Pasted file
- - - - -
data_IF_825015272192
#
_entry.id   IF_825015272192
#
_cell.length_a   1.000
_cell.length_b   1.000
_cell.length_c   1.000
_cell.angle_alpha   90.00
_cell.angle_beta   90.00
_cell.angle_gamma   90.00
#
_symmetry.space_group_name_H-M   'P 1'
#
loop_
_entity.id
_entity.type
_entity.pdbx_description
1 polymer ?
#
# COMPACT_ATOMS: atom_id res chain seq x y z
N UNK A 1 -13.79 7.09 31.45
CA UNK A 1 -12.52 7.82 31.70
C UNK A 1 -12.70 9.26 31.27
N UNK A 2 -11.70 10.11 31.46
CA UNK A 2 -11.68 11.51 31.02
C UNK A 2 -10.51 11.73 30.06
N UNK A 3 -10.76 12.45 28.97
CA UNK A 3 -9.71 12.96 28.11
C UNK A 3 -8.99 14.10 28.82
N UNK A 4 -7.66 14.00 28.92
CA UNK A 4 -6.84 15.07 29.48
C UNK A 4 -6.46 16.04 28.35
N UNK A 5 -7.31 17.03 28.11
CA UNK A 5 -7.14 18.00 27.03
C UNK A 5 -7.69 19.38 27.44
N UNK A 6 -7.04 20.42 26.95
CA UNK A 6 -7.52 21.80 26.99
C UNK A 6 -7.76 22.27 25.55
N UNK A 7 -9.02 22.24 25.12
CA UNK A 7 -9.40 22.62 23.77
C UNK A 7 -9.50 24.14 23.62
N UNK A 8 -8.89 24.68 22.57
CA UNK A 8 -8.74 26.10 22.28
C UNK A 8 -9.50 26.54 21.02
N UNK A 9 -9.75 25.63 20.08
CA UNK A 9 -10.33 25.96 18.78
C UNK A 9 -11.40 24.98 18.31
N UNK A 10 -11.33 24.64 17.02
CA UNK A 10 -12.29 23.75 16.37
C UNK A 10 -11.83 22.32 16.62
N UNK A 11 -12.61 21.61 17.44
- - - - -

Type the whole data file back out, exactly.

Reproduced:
data_IF_825015272192
#
_entry.id   IF_825015272192
#
_cell.length_a   1.000
_cell.length_b   1.000
_cell.length_c   1.000
_cell.angle_alpha   90.00
_cell.angle_beta   90.00
_cell.angle_gamma   90.00
#
_symmetry.space_group_name_H-M   'P 1'
#
loop_
_entity.id
_entity.type
_entity.pdbx_description
1 polymer ?
#
# COMPACT_ATOMS: atom_id res chain seq x y z
N UNK A 1 -13.79 7.09 31.45
CA UNK A 1 -12.52 7.82 31.70
C UNK A 1 -12.70 9.26 31.27
N UNK A 2 -11.70 10.11 31.46
CA UNK A 2 -11.68 11.51 31.02
C UNK A 2 -10.51 11.73 30.06
N UNK A 3 -10.76 12.45 28.97
CA UNK A 3 -9.71 12.96 28.11
C UNK A 3 -8.99 14.10 28.82
N UNK A 4 -7.66 14.00 28.92
CA UNK A 4 -6.84 15.07 29.48
C UNK A 4 -6.46 16.04 28.35
N UNK A 5 -7.31 17.03 28.11
CA UNK A 5 -7.14 18.00 27.03
C UNK A 5 -7.69 19.38 27.44
N UNK A 6 -7.04 20.42 26.95
CA UNK A 6 -7.52 21.80 26.99
C UNK A 6 -7.76 22.27 25.55
N UNK A 7 -9.02 22.24 25.12
CA UNK A 7 -9.40 22.62 23.77
C UNK A 7 -9.50 24.14 23.62
N UNK A 8 -8.89 24.68 22.57
CA UNK A 8 -8.74 26.10 22.28
C UNK A 8 -9.50 26.54 21.02
N UNK A 9 -9.75 25.63 20.08
CA UNK A 9 -10.33 25.96 18.78
C UNK A 9 -11.40 24.98 18.31
N UNK A 10 -11.33 24.64 17.02
CA UNK A 10 -12.29 23.75 16.37
C UNK A 10 -11.83 22.32 16.62
N UNK A 11 -12.61 21.61 17.44